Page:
A Dozen Beasts Slouching: Long View of a Dark Age
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Written by Chris Floyd   
Monday, 13 June 2011 23:47

I wrote the lines below more than 25 years ago; but when I finally got around to putting them to music some months ago, what had seemed allusive and metaphorical – both the public overview and the personal intimations of mortality – had become all too real. It’s like the passage toward the end of Doctor Zhivago, when two survivors of revolution, famine, purge, camps and war are looking back:

“This has happened several times in the course of history. A thing which had been conceived in a lofty, ideal manner becomes coarse and material. Thus Rome came out of Greece and the Russian Revolution came out of the Russian enlightenment. Take that line of Blok’s: ‘We, the children of Russia’s terrible years.’ You can see the difference of period at once. In his time, when he said it, he meant it figuratively, metaphorically. The children were not children, but the sons, the heirs of the intelligentsia, and the terrors were not terrible but apocalyptic; that’s quite different. Now the figurative has become literal, the children are children and the terrors are terrible. There you have the difference.”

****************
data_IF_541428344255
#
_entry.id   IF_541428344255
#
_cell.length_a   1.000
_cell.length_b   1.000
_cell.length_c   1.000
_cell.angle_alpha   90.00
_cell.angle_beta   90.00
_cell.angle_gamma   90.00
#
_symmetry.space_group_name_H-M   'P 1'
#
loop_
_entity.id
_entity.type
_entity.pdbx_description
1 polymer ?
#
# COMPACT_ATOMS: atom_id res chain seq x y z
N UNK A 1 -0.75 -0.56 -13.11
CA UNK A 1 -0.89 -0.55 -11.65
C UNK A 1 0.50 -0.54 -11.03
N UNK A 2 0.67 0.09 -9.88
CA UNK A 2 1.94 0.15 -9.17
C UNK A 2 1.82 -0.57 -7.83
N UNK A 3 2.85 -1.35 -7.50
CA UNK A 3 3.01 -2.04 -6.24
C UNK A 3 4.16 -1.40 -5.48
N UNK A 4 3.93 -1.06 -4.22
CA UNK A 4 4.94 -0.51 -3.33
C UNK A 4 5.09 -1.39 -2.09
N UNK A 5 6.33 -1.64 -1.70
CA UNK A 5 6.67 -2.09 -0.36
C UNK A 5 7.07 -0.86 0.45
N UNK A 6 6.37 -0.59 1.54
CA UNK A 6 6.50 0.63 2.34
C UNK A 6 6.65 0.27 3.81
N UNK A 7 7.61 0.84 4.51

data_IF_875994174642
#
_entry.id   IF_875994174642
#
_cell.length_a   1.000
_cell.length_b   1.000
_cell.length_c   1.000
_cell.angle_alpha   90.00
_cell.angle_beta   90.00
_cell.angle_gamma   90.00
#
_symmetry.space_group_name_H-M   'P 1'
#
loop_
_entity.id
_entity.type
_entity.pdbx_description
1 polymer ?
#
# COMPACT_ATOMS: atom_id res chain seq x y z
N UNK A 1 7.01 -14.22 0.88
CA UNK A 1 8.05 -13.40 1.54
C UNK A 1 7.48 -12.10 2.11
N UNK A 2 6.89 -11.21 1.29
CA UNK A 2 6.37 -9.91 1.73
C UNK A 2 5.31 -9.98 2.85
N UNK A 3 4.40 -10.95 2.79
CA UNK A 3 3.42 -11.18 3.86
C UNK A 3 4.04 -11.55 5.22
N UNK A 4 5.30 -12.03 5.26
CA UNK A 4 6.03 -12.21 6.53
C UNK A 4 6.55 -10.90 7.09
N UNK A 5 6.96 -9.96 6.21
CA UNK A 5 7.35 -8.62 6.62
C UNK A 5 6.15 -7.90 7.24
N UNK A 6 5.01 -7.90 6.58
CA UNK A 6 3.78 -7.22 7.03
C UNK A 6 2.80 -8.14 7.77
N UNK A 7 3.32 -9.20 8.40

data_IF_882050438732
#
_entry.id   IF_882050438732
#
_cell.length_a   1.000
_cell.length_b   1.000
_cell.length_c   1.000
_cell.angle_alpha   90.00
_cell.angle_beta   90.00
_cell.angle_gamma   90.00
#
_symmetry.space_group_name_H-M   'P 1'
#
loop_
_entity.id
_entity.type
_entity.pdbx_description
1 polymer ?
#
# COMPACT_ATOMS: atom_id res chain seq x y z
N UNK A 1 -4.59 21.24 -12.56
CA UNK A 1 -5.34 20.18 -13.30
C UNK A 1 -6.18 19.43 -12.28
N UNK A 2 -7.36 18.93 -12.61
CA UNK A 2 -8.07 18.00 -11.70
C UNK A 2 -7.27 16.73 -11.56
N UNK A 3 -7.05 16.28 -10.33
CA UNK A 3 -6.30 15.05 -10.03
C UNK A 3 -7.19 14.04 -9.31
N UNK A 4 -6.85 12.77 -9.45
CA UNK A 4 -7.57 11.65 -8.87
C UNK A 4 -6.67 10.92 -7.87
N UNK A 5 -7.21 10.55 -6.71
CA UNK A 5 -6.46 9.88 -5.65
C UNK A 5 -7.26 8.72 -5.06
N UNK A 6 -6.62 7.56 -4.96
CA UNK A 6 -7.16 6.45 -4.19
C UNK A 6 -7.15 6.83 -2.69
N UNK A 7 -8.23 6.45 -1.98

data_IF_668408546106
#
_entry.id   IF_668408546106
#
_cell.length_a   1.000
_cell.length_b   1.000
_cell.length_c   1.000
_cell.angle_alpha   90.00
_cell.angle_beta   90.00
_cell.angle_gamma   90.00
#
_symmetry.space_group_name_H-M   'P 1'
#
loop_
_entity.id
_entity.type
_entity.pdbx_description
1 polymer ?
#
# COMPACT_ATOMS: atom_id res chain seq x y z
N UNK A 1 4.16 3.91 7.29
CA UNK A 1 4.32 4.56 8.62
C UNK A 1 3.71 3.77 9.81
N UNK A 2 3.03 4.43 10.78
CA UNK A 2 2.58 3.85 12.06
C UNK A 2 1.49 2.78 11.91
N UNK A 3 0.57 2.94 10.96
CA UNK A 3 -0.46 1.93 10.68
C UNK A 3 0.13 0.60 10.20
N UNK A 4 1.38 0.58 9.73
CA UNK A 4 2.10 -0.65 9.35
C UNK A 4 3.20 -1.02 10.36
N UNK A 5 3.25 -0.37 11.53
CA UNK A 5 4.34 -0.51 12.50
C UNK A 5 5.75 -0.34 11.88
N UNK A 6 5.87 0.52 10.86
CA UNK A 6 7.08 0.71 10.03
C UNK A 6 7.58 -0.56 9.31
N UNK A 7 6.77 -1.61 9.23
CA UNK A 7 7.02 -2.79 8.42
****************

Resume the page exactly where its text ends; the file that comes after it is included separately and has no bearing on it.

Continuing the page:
Anyway, those rough beasts once dimly perceived have not only come slouching, they’ve now emerged full-blown, ravenous and vivid. So when I ran across this sketch again while searching for something else, I thought it might be worth a brief re-visiting.


Standing in the Morning by Chris Floyd

Have them play Shostakovich at my funeral:
Something grim, unnerving, hard to hum.
But make sure that you're laughing in the background;
Be glad that I am quit of what's to come.

For the destruction of the world is never-ending;
And just as tirelessly, creation rears.
This dark age is but an hour for apprehending
The trace left by a cold sweat-drop of fear.

A dozen beasts come slouching, a hundred prophets rise –
The timewheel, like a winepress, brings them forth.
The next two thousand years are here in incubation:
We are the forefathers, the ancient of the earth.

But I myself am standing in the morning of non-being,
Which has worn its way through me at last.
I'm taut with wild yielding to the mighty yawning
That swallows up the waters of the past.

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